Rain has early-onset schizophrenia, a condition that not only causes her to see vivid hallucinations but also puts a strain on her parents. When she meets Caleb, a charmingly awkward new student at school, she finally feels she has a lifeline to normalcy. But as Rain starts to suspect that her neighbor kidnapped a child, she must soon figure out who and what is real while also battling the overwhelming forces that haunt her daily life.
The premise for Castille Landon’s Fear of Rain enticed me quite a bit before going in. It’s not often that you see a straight-up horror-thriller centered all around schizophrenia. But I think there’s a reason for that – it’s extremely difficult to do.
Last year’s coming-of-age rom-com Words on Bathroom Walls was a great story about one teenager’s struggles with schizophrenia and aside from being funny and sweet, it was genuinely inspiring and it’s the type of movie that would make kids all around the world that have the disorder feel like they are seen and are cared for.
But a horror film about schizophrenia is not something that is easy to craft, and while Landon does a decent job at balancing the horror as well as the serious implications of the disorder, the film is ultimately boring for a long while and has writing skills that aren’t sharp enough to get viewers deeply invested.
We don’t really learn a whole lot about our lead heroine Rain and what her backstory is. We know that she has schizophrenia and her father John (Harry Connick Jr.) wants to do whatever he can for her, and that’s about it. Instead, the movie tends to focus on Rain’s certainty that her neighbor Dani (Eugenie Bondurant) has kidnapped an innocent child and is keeping her hostage in her basement.
It’s frustrating because, by the end of the film, I really didn’t feel like I knew the characters all that well, but the sequences involving the mystery behind this kidnapping weren’t too bad. The film does introduce some well-done twists and turns in its ending even if a lot of the story beforehand is a little bit predictable.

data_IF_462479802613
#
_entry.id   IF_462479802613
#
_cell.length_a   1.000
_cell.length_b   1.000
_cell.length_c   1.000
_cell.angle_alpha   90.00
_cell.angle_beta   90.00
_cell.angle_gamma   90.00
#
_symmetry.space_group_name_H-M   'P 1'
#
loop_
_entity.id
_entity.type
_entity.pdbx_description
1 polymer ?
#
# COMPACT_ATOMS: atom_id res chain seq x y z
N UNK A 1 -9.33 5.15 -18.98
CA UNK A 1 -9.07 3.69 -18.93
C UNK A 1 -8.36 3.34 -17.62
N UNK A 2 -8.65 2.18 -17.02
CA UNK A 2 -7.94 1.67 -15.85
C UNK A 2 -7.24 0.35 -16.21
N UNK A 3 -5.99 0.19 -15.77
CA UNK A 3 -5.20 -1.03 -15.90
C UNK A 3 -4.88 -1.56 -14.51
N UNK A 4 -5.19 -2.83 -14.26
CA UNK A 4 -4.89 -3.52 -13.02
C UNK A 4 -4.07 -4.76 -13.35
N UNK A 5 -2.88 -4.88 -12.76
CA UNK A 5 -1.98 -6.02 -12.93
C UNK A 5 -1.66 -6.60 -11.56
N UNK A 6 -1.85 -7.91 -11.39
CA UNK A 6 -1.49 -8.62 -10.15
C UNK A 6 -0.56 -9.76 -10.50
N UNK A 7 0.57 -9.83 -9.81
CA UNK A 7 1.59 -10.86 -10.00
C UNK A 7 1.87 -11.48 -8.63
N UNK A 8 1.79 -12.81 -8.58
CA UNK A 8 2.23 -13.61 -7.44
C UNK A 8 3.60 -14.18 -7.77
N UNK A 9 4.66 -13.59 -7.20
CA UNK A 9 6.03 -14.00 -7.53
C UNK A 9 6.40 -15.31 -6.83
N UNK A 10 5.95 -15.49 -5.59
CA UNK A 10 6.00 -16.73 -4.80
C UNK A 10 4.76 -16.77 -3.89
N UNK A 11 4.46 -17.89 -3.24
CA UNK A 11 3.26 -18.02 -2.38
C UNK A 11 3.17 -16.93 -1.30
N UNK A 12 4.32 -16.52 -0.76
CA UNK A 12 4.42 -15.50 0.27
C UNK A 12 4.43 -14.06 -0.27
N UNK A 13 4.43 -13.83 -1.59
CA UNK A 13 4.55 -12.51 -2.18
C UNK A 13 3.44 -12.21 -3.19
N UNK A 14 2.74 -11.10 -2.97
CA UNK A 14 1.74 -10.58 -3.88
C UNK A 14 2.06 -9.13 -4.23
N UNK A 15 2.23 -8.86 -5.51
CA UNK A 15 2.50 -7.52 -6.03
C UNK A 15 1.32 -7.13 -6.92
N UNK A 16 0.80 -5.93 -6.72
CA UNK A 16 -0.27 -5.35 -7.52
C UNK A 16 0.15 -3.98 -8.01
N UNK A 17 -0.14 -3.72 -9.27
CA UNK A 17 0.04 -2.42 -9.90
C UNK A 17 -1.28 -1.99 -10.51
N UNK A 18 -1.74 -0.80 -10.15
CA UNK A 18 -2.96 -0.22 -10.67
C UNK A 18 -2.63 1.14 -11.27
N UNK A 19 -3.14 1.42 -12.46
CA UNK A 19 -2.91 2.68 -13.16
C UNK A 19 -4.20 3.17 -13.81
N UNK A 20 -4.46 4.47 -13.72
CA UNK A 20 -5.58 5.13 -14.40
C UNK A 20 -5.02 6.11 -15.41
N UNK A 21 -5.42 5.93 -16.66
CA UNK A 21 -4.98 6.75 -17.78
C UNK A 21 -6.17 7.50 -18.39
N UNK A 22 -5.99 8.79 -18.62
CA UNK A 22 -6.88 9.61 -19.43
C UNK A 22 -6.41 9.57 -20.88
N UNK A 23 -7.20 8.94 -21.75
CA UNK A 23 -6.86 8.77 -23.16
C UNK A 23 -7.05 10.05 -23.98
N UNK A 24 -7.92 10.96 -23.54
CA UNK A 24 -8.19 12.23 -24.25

But if there is something here that needs praising, it is certainly the performances. Madison Iseman feels perfect for the role of Rain. She sells every heart-wrenching and emotional scene in the movie. It’s the type of performance that’s so strong and so committed that you’ll wonder how Iseman isn’t more famous than she is.
And it’s always a treat to see Israel Broussard in some new movies. I first took note of him after his performance as Carter Davis in the Happy Death Day movies, and ever since then, I have become quite a fan of his. Here, his role is somewhat limited and his character isn’t all that great in terms of development, but it’s obvious that Broussard is a good actor and did his best with the script that he was given.
It’s not an awful moviegoing experience by any means, but I just felt as though Fear of Rain was lacking in too many departments for me to like it overall. There are certainly some great aspects to it sprinkled throughout, but a lot of it felt like a giant missed opportunity.
Overall Grade: C
MPAA Rating: PG-13 for mature thematic content, violence/terror, disturbing images, and some strong language
Directed by: Castille Landon
Distributed by: Lionsgate
Release Date: February 12, 2021
Running Time: 104 minutes